previous next
we must therefore set aside the vital activity of nutrition and growth. Next in the scale will come some form of sentient life; but this too appears to be shared by horses, oxen, and animals generally. [13] There remains therefore what may be called the practical1 life of the rational part of man. (This part has two divisions,2 one rational as obedient to principle, the others possessing principle and exercising intelligence). Rational life again has two meanings; let us assume that we are here concerned with the active exercise3 of the rational faculty, since this seems to be the more proper sense of the term. [14] If then the function of man is the active exercise of the soul's faculties4 in conformity with rational principle, or at all events not in dissociation from rational principle, and if we acknowledge the function of an individual and of a good individual of the same class (for instance, a harper and a good harper, and so generally with all classes) to be generically the same, the qualification of the latter's superiority in excellence being added to the function in his case (I mean that if the function of a harper is to play the harp, that of a good harper is to play the harp well): if this is so, and if we declare that the function of man is a certain form of life, and define that form of life as the exercise of the soul's faculties and activities in association with rational principle, [15] and say that the function of a good man is to perform these activities well and rightly, and if a function is well performed when it is performed in accordance with its own proper excellence—from these premises it follows that the Good of man is the active exercise of his soul's faculties in conformity with excellence or virtue, or if there be several human excellences or virtues, in conformity with the best and most perfect among them. [16] Moreover, to be happy takes a complete lifetime; for one swallow does not make spring, nor does one fine day; and similarly one day or a brief period of happiness does not make a man supremely blessed5 and happy. [17]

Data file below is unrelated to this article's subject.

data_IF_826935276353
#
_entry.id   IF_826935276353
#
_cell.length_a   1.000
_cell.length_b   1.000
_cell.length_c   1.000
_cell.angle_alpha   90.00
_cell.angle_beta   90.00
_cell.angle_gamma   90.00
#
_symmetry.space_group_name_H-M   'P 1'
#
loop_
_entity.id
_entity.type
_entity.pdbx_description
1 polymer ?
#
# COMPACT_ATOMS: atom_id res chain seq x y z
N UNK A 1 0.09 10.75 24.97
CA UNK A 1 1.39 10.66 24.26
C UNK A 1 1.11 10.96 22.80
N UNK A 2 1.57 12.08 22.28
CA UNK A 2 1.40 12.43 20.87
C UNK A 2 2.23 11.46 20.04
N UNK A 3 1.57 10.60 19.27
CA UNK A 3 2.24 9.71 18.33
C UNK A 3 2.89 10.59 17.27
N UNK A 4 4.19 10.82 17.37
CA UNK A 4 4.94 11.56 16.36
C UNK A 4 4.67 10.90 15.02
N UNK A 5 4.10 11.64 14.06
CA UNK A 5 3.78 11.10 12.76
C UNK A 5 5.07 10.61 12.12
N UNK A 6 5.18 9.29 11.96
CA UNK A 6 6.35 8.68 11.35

Let this account then serve to describe the Good in outline—for no doubt the proper procedure is to begin by making a rough sketch, and to fill it in afterwards. If a work has been well laid down in outline, to carry it on and complete it in detail may be supposed to be within the capacity of anybody; and in this working out of details Time seems to be a good inventor or at all events coadjutor. This indeed is how advances in the arts have actually come about, since anyone can fill in the gaps. [18] Also the warning given above6 must not be forgotten; we must not look for equal exactness in all departments of study, but only such as belongs to the subject matter of each, and in such a degree as is appropriate to the particular line of enquiry. [19] A carpenter and a geometrician both try to find a right angle,7 but in different ways; the former is content with that approximation to it which satisfies the purpose of his work; the latter, being a student of truth, seeks to find its essence or essential attributes. We should therefore proceed in the same manner in other subjects also, and not allow side issues to outbalance the main task in hand.

1 ‘Practice’ for Aristotle denotes purposeful conduct, of which only rational beings are capable, cf. 6.2.2 note.

2 This anticipation of 13.19 is irrelevant, and states decisively a point there left doubtful. Also on grounds of Greek this parenthesis has been suspected as an interpolation, and perhaps we should leave it out and render the preceding words ‘the practical life of a rational being.’

3 In contrast with the mere state of possessing the faculty.

4 Literally ‘activity of soul’; ψυχή however has a wider connotation than either ‘soul’ or ‘mind,’ and includes the whole of the vitality of any living creature.

5 The word μακάριος, rendered ‘blessed’ or ‘supremely happy,’ is a derivative of μάκαρ, the adjective applied in Homer and Hesiod to the gods and to those of mankind who have been admitted after death to the Islands of the Blest. See 10.16, 12.4.

6 3.1-4.

7 Or ‘straight line.’

load focus Greek (J. Bywater)
hide Places (automatically extracted)

View a map of the most frequently mentioned places in this document.

Visualize the most frequently mentioned Pleiades ancient places in this text.

Download Pleiades ancient places geospacial dataset for this text.

hide References (2 total)
hide Display Preferences
Greek Display:
Arabic Display:
View by Default:
Browse Bar: